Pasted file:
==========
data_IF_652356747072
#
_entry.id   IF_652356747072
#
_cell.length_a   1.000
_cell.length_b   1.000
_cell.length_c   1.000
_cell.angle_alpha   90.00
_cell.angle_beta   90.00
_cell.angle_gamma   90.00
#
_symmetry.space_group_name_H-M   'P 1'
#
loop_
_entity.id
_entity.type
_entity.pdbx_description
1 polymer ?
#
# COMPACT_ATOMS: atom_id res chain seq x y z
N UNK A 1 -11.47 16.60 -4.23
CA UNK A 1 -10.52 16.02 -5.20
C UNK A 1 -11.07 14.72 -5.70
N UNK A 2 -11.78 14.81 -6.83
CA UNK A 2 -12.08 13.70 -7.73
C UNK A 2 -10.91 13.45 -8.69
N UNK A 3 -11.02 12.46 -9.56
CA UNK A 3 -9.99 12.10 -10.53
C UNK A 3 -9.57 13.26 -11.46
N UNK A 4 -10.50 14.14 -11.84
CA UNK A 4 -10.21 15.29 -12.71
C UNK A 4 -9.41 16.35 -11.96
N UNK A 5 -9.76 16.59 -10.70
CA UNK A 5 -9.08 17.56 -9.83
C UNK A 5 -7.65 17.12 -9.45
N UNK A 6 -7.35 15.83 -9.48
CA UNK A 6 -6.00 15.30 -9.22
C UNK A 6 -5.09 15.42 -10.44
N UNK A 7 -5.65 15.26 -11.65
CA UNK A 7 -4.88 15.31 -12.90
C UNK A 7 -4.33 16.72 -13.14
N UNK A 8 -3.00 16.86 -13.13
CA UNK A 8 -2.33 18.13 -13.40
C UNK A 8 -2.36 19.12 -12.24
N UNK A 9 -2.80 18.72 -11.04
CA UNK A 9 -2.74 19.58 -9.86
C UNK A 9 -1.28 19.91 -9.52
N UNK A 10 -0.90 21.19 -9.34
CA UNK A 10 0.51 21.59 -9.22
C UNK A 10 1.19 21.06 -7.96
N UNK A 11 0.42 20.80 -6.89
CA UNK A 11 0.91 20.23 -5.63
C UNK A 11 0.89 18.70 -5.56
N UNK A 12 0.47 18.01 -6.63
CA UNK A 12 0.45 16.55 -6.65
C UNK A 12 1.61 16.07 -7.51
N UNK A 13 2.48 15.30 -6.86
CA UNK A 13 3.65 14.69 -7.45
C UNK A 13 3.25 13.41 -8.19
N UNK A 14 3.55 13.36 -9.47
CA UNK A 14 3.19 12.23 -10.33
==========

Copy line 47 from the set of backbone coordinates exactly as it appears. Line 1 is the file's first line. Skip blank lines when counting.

C UNK A 9 -1.28 19.91 -9.52